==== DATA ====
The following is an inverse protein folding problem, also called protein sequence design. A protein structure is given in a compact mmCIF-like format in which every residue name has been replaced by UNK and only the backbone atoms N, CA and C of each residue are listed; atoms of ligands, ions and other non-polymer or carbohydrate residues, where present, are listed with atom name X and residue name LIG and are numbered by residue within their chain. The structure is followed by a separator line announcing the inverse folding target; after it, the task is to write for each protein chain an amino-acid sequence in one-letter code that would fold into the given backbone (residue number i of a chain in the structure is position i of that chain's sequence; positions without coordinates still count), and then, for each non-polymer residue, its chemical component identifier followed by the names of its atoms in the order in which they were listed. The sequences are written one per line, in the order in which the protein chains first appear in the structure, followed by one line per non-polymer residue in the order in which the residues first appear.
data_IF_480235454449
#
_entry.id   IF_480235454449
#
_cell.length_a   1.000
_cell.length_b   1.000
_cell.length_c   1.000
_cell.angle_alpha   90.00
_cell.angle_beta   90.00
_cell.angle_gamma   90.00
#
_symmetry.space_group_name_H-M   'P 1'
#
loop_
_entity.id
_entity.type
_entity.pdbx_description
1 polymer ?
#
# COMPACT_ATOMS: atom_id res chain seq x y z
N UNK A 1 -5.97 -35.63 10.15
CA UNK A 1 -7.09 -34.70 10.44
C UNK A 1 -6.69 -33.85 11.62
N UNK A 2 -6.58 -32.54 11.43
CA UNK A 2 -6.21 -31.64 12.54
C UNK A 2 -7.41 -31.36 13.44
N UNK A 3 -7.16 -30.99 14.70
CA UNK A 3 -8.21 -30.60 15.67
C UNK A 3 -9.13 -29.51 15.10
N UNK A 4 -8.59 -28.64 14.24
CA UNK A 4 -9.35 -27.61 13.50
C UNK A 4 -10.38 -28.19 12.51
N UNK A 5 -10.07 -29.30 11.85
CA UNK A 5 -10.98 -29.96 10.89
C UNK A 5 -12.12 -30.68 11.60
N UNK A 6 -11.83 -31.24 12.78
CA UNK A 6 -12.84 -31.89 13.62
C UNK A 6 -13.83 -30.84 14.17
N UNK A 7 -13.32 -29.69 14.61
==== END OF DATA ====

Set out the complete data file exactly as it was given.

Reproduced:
The following is an inverse protein folding problem, also called protein sequence design. A protein structure is given in a compact mmCIF-like format in which every residue name has been replaced by UNK and only the backbone atoms N, CA and C of each residue are listed; atoms of ligands, ions and other non-polymer or carbohydrate residues, where present, are listed with atom name X and residue name LIG and are numbered by residue within their chain. The structure is followed by a separator line announcing the inverse folding target; after it, the task is to write for each protein chain an amino-acid sequence in one-letter code that would fold into the given backbone (residue number i of a chain in the structure is position i of that chain's sequence; positions without coordinates still count), and then, for each non-polymer residue, its chemical component identifier followed by the names of its atoms in the order in which they were listed. The sequences are written one per line, in the order in which the protein chains first appear in the structure, followed by one line per non-polymer residue in the order in which the residues first appear.
data_IF_480235454449
#
_entry.id   IF_480235454449
#
_cell.length_a   1.000
_cell.length_b   1.000
_cell.length_c   1.000
_cell.angle_alpha   90.00
_cell.angle_beta   90.00
_cell.angle_gamma   90.00
#
_symmetry.space_group_name_H-M   'P 1'
#
loop_
_entity.id
_entity.type
_entity.pdbx_description
1 polymer ?
#
# COMPACT_ATOMS: atom_id res chain seq x y z
N UNK A 1 -5.97 -35.63 10.15
CA UNK A 1 -7.09 -34.70 10.44
C UNK A 1 -6.69 -33.85 11.62
N UNK A 2 -6.58 -32.54 11.43
CA UNK A 2 -6.21 -31.64 12.54
C UNK A 2 -7.41 -31.36 13.44
N UNK A 3 -7.16 -30.99 14.70
CA UNK A 3 -8.21 -30.60 15.67
C UNK A 3 -9.13 -29.51 15.10
N UNK A 4 -8.59 -28.64 14.24
CA UNK A 4 -9.35 -27.61 13.50
C UNK A 4 -10.38 -28.19 12.51
N UNK A 5 -10.07 -29.30 11.85
CA UNK A 5 -10.98 -29.96 10.89
C UNK A 5 -12.12 -30.68 11.60
N UNK A 6 -11.83 -31.24 12.78
CA UNK A 6 -12.84 -31.89 13.62
C UNK A 6 -13.83 -30.84 14.17
N UNK A 7 -13.32 -29.69 14.61